But I’ve been reporting on science long enough to know that reputation is itself a very noisy signal of research quality. Scientists at Harvard, scientists with MacArthur grants, scientists with Nobel Prizes, scientists with best-selling books—they’re all susceptible to putting out suspect work. Meanwhile, scientists who haven’t yet received their Ph.D.s, or who work at institutes you’ve never heard of, do all manner of impressive and important research.
What else, then? Reporters might steer clear of papers based on their methodologies, rather than their authors or where and how the work was published. One could choose to ignore any study that draws on observational data, for example, and cover only randomized, controlled experiments. But then we’d be left with nothing to say on any topic—including racial bias in policing—where randomized, controlled experiments would be impossible to conduct.
Reporters could ignore single studies, however appealing those might be for newsy ledes (“According to a new study released on Tuesday …”) and focus instead on analyses of entire bodies of research. But then we might still run into the “garbage in, garbage out” problem: A whole bunch of lousy studies isn’t much better, in aggregate, than a single lousy one.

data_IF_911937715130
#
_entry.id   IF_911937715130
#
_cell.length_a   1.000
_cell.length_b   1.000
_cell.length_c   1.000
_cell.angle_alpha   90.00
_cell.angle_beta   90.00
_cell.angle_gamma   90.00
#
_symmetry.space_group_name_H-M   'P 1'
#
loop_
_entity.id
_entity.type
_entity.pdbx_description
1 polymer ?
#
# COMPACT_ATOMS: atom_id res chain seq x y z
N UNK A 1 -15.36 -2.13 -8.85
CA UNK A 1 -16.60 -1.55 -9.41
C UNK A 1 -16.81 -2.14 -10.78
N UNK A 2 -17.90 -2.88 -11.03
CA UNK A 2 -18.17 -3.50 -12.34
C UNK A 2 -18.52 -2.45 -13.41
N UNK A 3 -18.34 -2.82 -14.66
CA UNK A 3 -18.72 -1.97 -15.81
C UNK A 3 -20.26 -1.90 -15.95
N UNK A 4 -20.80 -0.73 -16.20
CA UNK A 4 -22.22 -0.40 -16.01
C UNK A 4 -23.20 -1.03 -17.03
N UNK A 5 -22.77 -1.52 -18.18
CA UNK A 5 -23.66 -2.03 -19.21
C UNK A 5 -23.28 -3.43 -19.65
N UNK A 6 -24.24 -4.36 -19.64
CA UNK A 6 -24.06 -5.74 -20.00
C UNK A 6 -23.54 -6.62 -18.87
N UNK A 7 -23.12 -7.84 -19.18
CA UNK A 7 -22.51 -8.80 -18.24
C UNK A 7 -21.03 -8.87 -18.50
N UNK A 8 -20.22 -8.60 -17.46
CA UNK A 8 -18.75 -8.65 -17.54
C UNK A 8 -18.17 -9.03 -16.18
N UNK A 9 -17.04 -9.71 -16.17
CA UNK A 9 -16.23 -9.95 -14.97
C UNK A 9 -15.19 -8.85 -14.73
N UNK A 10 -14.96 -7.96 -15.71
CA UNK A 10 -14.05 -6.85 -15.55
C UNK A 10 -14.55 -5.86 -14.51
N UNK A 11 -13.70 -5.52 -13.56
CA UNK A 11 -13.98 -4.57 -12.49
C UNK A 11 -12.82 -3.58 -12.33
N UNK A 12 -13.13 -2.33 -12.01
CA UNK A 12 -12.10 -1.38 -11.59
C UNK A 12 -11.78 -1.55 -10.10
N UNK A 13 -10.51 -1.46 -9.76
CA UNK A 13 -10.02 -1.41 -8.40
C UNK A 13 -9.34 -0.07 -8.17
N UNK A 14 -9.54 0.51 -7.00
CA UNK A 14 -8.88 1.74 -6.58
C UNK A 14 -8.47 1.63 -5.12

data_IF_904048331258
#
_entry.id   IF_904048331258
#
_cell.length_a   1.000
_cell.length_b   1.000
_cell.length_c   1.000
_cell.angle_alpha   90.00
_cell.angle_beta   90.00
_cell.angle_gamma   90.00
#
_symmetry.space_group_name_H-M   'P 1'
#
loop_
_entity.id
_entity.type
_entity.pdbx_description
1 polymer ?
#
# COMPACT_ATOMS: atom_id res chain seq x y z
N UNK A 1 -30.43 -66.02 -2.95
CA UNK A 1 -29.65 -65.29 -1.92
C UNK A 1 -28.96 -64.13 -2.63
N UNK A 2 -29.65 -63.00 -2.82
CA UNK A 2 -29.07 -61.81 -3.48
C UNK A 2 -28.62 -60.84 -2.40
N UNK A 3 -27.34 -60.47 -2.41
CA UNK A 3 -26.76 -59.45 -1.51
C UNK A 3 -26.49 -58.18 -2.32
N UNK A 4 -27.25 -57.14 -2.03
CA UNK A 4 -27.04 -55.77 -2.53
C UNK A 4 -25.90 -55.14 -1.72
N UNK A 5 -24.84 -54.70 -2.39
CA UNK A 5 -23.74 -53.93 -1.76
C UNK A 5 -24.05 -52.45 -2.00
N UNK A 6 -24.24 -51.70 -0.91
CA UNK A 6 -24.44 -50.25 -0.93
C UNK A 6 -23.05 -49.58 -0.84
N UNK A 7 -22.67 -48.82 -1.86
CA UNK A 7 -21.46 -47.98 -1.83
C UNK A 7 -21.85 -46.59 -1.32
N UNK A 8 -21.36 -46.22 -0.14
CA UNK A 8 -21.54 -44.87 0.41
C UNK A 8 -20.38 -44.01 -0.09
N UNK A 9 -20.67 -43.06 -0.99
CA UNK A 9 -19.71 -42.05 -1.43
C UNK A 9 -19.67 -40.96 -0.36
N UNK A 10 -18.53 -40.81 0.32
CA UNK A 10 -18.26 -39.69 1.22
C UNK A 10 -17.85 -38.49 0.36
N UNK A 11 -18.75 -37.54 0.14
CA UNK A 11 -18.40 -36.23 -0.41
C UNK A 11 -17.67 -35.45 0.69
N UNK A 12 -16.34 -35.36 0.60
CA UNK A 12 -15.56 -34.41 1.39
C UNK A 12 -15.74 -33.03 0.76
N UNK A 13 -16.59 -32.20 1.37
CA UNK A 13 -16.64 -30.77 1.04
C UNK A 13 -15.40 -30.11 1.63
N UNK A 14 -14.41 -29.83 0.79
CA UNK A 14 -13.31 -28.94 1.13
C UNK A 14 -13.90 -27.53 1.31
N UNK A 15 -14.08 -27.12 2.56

Since no single rule of thumb can separate the wheat and chaff in science, journalists must do their best to use them all in tandem, adding them together, weighing all of the above to varying degrees, and then deciding by gut instinct whether some composite threshold of respectability has been crossed. This fuzzy calculation has a way of drifting in the wind, however, blown off course by reader interest, news pegs, and the backdraft of a social-justice conflagration.
It would be nice if we could keep science coverage grounded, with every suspect piece of research barred from the media. But given that our filters will be imprecise, it’s probably best to err on the side of reporting more instead of less. If someone tries to tell you otherwise, and shouts down a study on the basis of a single, superficial trait—this paper isn’t peer-reviewed, that guy didn’t go to Harvard—it may be time to find another peer, and talk to someone else.